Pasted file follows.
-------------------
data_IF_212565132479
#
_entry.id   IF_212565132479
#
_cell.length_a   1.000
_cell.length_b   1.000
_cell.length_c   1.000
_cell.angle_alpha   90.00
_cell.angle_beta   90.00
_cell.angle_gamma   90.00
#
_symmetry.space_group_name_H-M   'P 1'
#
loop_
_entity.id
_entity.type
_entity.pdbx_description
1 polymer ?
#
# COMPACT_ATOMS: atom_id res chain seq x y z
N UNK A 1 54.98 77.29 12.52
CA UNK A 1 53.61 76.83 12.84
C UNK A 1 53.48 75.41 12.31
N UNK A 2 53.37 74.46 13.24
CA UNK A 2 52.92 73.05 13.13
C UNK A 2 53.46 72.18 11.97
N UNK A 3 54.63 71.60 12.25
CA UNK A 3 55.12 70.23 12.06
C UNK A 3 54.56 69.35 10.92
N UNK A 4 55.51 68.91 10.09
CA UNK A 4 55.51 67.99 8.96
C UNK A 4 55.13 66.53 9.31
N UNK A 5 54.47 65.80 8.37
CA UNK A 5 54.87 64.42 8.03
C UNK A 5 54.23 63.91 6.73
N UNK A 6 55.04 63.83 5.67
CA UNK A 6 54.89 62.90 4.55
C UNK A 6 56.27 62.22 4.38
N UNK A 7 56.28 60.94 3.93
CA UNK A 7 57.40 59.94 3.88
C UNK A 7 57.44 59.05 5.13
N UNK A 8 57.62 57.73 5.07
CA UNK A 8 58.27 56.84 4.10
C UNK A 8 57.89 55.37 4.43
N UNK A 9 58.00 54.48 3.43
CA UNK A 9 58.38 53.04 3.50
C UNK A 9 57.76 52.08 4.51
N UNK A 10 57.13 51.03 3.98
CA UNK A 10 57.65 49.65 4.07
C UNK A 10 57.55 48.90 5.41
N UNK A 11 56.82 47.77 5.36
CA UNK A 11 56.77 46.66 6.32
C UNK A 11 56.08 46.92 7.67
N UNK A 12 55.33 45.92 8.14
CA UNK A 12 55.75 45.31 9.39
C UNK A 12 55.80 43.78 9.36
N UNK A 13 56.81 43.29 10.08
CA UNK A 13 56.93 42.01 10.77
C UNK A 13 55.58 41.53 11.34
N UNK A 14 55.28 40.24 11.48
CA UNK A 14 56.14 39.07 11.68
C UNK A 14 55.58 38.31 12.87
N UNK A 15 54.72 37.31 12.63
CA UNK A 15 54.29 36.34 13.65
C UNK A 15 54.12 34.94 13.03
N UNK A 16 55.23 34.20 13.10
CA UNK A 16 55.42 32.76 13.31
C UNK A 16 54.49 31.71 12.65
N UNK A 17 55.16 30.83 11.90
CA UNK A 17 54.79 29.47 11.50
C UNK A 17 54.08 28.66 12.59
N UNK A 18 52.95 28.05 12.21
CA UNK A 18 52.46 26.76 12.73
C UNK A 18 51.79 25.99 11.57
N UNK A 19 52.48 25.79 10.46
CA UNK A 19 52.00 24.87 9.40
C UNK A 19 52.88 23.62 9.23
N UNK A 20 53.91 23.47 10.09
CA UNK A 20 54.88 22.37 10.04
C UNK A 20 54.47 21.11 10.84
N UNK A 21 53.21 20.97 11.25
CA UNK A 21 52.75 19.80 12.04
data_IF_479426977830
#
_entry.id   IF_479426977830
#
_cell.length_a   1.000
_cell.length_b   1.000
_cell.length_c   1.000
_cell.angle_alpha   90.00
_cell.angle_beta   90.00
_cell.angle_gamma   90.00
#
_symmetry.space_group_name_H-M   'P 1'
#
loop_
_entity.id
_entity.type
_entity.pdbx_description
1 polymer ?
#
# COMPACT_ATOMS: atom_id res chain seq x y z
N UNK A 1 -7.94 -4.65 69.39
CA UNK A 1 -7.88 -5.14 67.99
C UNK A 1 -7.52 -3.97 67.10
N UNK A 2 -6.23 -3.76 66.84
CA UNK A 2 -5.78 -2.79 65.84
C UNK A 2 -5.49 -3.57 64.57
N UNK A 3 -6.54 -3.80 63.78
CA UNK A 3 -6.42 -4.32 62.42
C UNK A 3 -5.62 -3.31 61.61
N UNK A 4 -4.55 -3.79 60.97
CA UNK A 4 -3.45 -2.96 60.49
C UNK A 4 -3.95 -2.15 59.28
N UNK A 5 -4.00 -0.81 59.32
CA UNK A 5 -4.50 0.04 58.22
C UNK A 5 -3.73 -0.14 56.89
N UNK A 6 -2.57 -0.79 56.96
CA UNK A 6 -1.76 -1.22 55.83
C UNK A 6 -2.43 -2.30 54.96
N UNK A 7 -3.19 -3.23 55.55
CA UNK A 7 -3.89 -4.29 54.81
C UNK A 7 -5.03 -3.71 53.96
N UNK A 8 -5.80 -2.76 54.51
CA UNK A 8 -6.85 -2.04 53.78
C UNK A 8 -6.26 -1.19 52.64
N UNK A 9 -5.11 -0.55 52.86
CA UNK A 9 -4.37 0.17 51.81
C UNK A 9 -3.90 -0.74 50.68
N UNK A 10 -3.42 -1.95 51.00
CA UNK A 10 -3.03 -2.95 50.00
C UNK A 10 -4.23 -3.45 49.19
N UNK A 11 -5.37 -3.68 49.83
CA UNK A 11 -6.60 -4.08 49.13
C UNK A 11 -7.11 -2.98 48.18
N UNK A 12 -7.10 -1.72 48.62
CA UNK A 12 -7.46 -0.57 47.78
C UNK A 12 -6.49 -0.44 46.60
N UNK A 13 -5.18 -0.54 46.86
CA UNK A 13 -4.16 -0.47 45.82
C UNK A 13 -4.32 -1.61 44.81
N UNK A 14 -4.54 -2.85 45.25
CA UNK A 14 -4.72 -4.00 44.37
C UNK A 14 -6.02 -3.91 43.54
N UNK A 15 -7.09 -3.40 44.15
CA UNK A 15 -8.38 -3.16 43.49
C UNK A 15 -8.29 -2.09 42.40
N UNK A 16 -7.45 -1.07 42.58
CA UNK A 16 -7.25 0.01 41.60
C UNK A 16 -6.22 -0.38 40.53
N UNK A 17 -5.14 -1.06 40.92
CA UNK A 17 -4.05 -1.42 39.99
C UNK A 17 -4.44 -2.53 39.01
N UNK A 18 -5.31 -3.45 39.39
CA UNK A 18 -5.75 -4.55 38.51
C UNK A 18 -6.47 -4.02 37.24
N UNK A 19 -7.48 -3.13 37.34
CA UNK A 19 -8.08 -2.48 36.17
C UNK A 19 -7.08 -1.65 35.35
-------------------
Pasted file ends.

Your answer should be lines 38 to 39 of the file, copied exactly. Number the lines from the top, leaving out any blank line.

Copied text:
C UNK A 6 56.27 62.22 4.38
N UNK A 7 56.28 60.94 3.93